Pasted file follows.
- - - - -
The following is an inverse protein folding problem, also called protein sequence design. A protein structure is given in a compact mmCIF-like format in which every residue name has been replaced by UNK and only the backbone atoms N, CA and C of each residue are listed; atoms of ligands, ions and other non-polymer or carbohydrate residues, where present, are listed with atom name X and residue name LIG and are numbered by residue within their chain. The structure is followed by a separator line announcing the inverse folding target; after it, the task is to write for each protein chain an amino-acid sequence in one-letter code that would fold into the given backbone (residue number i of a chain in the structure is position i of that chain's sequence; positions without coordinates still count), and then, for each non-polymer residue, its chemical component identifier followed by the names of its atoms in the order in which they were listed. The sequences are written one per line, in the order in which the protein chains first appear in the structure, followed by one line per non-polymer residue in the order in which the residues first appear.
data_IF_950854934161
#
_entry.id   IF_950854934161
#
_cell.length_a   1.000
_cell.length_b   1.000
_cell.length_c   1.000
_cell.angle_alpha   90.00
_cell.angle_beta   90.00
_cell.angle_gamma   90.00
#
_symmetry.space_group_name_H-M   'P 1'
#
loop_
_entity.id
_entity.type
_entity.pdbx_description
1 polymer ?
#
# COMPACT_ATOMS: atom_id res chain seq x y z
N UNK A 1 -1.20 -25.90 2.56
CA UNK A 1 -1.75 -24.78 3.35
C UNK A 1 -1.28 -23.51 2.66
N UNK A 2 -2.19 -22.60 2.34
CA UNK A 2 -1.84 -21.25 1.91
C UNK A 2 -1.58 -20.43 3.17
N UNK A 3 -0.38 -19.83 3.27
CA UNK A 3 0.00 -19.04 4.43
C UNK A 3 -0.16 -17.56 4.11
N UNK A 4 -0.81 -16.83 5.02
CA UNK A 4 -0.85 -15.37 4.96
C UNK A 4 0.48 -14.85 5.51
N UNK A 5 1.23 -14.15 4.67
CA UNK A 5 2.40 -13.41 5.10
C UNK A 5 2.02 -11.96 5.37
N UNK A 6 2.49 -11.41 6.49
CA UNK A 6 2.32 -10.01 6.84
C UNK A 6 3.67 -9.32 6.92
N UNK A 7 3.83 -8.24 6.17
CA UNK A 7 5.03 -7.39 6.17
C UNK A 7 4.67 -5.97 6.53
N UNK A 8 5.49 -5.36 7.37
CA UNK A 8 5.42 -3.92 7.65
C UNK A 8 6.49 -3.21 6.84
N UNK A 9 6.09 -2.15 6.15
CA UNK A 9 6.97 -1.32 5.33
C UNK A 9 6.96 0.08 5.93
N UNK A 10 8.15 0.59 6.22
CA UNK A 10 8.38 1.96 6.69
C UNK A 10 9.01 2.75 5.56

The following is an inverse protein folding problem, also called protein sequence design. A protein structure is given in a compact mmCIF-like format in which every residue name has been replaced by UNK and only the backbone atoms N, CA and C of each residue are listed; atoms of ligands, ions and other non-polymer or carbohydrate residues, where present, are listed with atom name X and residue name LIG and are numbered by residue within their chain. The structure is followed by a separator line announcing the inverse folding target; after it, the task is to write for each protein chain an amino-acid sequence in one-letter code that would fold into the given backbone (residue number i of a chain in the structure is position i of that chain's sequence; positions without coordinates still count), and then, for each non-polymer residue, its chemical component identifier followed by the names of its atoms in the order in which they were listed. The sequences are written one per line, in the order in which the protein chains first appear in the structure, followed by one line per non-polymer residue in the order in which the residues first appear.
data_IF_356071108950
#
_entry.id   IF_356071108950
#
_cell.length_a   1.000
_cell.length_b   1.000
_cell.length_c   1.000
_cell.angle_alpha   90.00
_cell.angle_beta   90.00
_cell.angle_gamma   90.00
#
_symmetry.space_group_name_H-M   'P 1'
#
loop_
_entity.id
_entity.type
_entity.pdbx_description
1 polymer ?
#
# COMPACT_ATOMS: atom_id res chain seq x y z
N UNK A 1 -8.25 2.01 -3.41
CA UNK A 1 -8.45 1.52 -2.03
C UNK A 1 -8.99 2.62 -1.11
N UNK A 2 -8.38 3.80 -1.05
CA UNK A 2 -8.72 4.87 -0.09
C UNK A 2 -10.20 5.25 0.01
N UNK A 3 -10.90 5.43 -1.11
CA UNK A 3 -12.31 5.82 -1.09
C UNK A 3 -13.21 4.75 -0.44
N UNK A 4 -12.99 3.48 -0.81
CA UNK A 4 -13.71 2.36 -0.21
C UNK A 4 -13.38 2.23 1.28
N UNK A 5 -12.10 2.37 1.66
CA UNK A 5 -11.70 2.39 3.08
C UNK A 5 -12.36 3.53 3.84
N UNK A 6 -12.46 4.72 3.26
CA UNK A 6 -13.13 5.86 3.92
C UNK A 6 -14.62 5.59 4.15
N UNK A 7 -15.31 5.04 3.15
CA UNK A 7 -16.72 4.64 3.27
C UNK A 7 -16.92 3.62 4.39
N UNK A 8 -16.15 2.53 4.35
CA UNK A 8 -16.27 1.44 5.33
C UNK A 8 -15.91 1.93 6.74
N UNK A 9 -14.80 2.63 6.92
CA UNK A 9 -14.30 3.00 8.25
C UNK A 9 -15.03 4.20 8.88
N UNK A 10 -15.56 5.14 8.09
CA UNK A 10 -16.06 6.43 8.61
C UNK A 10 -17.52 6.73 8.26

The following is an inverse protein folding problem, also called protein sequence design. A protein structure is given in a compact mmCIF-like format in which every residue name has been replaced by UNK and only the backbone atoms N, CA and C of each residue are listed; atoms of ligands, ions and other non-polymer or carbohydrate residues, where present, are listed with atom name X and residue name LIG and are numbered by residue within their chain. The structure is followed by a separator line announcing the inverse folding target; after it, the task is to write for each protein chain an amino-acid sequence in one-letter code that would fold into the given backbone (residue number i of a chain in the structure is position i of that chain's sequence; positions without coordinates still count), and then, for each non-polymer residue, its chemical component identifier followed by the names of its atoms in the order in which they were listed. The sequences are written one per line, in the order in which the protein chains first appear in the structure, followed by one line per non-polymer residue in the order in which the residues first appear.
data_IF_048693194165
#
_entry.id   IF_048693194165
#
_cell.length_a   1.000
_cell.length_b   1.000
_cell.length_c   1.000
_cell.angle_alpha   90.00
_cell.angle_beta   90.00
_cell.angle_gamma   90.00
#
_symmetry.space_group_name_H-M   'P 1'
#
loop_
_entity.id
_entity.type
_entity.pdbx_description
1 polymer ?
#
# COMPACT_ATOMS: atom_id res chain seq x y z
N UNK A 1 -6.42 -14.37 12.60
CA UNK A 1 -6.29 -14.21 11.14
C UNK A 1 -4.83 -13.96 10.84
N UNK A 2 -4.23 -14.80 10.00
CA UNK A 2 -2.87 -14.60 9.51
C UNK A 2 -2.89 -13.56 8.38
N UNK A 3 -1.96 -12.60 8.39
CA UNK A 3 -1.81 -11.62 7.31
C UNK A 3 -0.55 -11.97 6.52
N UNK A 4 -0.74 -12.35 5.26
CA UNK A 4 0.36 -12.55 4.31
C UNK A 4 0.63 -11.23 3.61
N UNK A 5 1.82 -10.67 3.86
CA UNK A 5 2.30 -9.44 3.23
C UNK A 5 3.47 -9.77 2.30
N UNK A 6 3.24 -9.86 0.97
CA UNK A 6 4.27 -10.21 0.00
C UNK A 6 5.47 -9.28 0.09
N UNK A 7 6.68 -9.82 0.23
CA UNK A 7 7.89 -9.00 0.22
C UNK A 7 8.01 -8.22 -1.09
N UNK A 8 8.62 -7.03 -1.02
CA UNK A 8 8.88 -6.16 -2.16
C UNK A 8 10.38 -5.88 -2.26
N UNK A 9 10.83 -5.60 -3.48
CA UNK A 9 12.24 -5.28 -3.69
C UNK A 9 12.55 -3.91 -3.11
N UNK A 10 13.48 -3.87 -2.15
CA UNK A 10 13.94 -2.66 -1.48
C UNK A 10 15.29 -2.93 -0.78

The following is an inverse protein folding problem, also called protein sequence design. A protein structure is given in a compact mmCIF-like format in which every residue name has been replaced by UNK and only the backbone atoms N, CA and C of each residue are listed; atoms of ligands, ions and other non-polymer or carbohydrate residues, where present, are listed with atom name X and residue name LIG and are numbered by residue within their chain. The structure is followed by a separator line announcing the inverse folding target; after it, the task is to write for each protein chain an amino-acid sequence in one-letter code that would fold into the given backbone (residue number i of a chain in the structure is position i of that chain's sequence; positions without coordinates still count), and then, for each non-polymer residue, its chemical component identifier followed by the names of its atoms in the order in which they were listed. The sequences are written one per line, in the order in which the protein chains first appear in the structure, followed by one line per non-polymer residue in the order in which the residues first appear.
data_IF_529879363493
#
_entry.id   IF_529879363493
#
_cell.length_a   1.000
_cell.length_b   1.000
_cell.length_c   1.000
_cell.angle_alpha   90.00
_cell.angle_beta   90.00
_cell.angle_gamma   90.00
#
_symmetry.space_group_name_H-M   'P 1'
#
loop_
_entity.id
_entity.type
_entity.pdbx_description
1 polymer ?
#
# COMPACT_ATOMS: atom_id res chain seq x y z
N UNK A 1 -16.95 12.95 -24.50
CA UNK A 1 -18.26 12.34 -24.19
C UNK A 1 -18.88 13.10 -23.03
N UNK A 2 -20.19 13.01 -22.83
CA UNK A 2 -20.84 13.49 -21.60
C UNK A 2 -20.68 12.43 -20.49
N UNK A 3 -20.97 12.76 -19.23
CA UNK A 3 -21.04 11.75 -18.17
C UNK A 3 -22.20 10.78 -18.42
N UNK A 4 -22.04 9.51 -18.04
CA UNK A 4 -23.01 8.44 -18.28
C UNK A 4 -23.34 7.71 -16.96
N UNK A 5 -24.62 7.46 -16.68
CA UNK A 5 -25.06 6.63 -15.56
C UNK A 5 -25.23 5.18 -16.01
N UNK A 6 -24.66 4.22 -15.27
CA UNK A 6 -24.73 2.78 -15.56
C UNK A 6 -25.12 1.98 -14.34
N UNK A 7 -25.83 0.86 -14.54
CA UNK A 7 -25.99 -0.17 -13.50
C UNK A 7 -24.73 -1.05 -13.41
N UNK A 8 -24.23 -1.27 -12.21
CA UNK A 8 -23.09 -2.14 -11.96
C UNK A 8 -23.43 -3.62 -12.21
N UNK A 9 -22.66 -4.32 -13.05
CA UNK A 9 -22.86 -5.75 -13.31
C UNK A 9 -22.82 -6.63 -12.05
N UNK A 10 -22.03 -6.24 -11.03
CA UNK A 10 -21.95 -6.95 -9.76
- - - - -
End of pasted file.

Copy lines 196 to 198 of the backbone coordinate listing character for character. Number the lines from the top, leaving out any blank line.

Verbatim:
N UNK A 8 -24.23 -1.27 -12.21
CA UNK A 8 -23.09 -2.14 -11.96
C UNK A 8 -23.43 -3.62 -12.21